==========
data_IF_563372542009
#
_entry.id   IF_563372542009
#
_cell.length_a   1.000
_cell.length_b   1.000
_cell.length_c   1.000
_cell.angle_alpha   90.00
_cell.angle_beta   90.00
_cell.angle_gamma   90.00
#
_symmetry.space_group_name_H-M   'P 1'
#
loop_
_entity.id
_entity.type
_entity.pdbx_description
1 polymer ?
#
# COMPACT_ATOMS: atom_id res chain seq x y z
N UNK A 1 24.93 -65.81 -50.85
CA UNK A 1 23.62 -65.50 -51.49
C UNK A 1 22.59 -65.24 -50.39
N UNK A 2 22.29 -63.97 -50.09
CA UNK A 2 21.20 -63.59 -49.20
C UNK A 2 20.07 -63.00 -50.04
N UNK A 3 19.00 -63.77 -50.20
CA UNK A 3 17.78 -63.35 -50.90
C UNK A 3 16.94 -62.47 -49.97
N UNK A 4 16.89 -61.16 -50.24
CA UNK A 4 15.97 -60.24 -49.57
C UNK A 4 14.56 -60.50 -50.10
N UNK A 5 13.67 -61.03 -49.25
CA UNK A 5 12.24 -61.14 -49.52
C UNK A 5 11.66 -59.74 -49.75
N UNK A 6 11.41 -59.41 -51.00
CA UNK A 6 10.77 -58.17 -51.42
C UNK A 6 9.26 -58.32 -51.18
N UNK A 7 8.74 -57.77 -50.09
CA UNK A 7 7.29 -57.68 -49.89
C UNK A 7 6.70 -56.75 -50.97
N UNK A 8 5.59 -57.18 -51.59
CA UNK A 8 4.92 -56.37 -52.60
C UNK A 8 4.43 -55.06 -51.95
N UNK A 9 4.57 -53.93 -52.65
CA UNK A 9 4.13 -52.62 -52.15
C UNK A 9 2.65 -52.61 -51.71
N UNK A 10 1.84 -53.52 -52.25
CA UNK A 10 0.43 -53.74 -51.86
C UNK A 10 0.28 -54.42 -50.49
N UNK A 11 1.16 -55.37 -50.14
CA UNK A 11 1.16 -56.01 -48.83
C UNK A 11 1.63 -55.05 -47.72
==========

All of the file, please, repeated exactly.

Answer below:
data_IF_563372542009
#
_entry.id   IF_563372542009
#
_cell.length_a   1.000
_cell.length_b   1.000
_cell.length_c   1.000
_cell.angle_alpha   90.00
_cell.angle_beta   90.00
_cell.angle_gamma   90.00
#
_symmetry.space_group_name_H-M   'P 1'
#
loop_
_entity.id
_entity.type
_entity.pdbx_description
1 polymer ?
#
# COMPACT_ATOMS: atom_id res chain seq x y z
N UNK A 1 24.93 -65.81 -50.85
CA UNK A 1 23.62 -65.50 -51.49
C UNK A 1 22.59 -65.24 -50.39
N UNK A 2 22.29 -63.97 -50.09
CA UNK A 2 21.20 -63.59 -49.20
C UNK A 2 20.07 -63.00 -50.04
N UNK A 3 19.00 -63.77 -50.20
CA UNK A 3 17.78 -63.35 -50.90
C UNK A 3 16.94 -62.47 -49.97
N UNK A 4 16.89 -61.16 -50.24
CA UNK A 4 15.97 -60.24 -49.57
C UNK A 4 14.56 -60.50 -50.10
N UNK A 5 13.67 -61.03 -49.25
CA UNK A 5 12.24 -61.14 -49.52
C UNK A 5 11.66 -59.74 -49.75
N UNK A 6 11.41 -59.41 -51.00
CA UNK A 6 10.77 -58.17 -51.42
C UNK A 6 9.26 -58.32 -51.18
N UNK A 7 8.74 -57.77 -50.09
CA UNK A 7 7.29 -57.68 -49.89
C UNK A 7 6.70 -56.75 -50.97
N UNK A 8 5.59 -57.18 -51.59
CA UNK A 8 4.92 -56.37 -52.60
C UNK A 8 4.43 -55.06 -51.95
N UNK A 9 4.57 -53.93 -52.65
CA UNK A 9 4.13 -52.62 -52.15
C UNK A 9 2.65 -52.61 -51.71
N UNK A 10 1.84 -53.52 -52.25
CA UNK A 10 0.43 -53.74 -51.86
C UNK A 10 0.28 -54.42 -50.49
N UNK A 11 1.16 -55.37 -50.14
CA UNK A 11 1.16 -56.01 -48.83
C UNK A 11 1.63 -55.05 -47.72